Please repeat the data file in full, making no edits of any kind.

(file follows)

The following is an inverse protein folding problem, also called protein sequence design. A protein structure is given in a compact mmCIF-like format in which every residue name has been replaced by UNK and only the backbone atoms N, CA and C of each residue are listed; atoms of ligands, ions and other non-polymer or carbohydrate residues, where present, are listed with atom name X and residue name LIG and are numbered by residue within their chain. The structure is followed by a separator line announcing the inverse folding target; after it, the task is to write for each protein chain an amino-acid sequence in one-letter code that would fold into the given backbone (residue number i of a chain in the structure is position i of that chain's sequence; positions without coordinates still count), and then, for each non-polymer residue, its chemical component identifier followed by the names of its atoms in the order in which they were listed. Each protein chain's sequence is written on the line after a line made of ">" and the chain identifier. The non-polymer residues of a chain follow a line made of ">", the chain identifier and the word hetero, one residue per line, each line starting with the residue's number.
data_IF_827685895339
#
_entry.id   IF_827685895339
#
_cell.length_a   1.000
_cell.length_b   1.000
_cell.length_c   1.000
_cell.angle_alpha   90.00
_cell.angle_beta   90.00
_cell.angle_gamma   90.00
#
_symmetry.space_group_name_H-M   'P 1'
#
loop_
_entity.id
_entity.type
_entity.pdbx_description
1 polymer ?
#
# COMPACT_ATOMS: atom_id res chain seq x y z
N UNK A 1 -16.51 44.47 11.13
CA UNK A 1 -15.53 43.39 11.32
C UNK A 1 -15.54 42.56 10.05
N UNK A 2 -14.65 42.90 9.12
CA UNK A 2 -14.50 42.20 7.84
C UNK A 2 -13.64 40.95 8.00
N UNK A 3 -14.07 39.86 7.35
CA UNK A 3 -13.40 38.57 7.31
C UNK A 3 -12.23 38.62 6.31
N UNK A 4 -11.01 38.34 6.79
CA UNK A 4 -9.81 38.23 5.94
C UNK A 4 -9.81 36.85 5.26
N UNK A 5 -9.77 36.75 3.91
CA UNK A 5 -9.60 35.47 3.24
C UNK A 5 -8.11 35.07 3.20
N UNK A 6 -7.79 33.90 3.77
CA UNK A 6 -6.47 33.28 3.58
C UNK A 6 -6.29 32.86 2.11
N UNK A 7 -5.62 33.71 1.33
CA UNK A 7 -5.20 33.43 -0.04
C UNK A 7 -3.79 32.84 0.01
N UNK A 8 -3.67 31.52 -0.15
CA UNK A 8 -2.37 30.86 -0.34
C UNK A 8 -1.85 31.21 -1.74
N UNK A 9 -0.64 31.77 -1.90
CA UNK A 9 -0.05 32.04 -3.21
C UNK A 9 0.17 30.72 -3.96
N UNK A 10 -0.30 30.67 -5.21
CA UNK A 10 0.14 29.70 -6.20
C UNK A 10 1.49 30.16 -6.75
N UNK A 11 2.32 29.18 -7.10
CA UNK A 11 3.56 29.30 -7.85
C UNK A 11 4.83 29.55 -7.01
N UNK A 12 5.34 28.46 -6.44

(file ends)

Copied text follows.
The following is an inverse protein folding problem, also called protein sequence design. A protein structure is given in a compact mmCIF-like format in which every residue name has been replaced by UNK and only the backbone atoms N, CA and C of each residue are listed; atoms of ligands, ions and other non-polymer or carbohydrate residues, where present, are listed with atom name X and residue name LIG and are numbered by residue within their chain. The structure is followed by a separator line announcing the inverse folding target; after it, the task is to write for each protein chain an amino-acid sequence in one-letter code that would fold into the given backbone (residue number i of a chain in the structure is position i of that chain's sequence; positions without coordinates still count), and then, for each non-polymer residue, its chemical component identifier followed by the names of its atoms in the order in which they were listed. Each protein chain's sequence is written on the line after a line made of ">" and the chain identifier. The non-polymer residues of a chain follow a line made of ">", the chain identifier and the word hetero, one residue per line, each line starting with the residue's number.
data_IF_827685895339
#
_entry.id   IF_827685895339
#
_cell.length_a   1.000
_cell.length_b   1.000
_cell.length_c   1.000
_cell.angle_alpha   90.00
_cell.angle_beta   90.00
_cell.angle_gamma   90.00
#
_symmetry.space_group_name_H-M   'P 1'
#
loop_
_entity.id
_entity.type
_entity.pdbx_description
1 polymer ?
#
# COMPACT_ATOMS: atom_id res chain seq x y z
N UNK A 1 -16.51 44.47 11.13
CA UNK A 1 -15.53 43.39 11.32
C UNK A 1 -15.54 42.56 10.05
N UNK A 2 -14.65 42.90 9.12
CA UNK A 2 -14.50 42.20 7.84
C UNK A 2 -13.64 40.95 8.00
N UNK A 3 -14.07 39.86 7.35
CA UNK A 3 -13.40 38.57 7.31
C UNK A 3 -12.23 38.62 6.31
N UNK A 4 -11.01 38.34 6.79
CA UNK A 4 -9.81 38.23 5.94
C UNK A 4 -9.81 36.85 5.26
N UNK A 5 -9.77 36.75 3.91
CA UNK A 5 -9.60 35.47 3.24
C UNK A 5 -8.11 35.07 3.20
N UNK A 6 -7.79 33.90 3.77
CA UNK A 6 -6.47 33.28 3.58
C UNK A 6 -6.29 32.86 2.11
N UNK A 7 -5.62 33.71 1.33
CA UNK A 7 -5.20 33.43 -0.04
C UNK A 7 -3.79 32.84 0.01
N UNK A 8 -3.67 31.52 -0.15
CA UNK A 8 -2.37 30.86 -0.34
C UNK A 8 -1.85 31.21 -1.74
N UNK A 9 -0.64 31.77 -1.90
CA UNK A 9 -0.05 32.04 -3.21
C UNK A 9 0.17 30.72 -3.96
N UNK A 10 -0.30 30.67 -5.21
CA UNK A 10 0.14 29.70 -6.20
C UNK A 10 1.49 30.16 -6.75
N UNK A 11 2.32 29.18 -7.10
CA UNK A 11 3.56 29.30 -7.85
C UNK A 11 4.83 29.55 -7.01
N UNK A 12 5.34 28.46 -6.44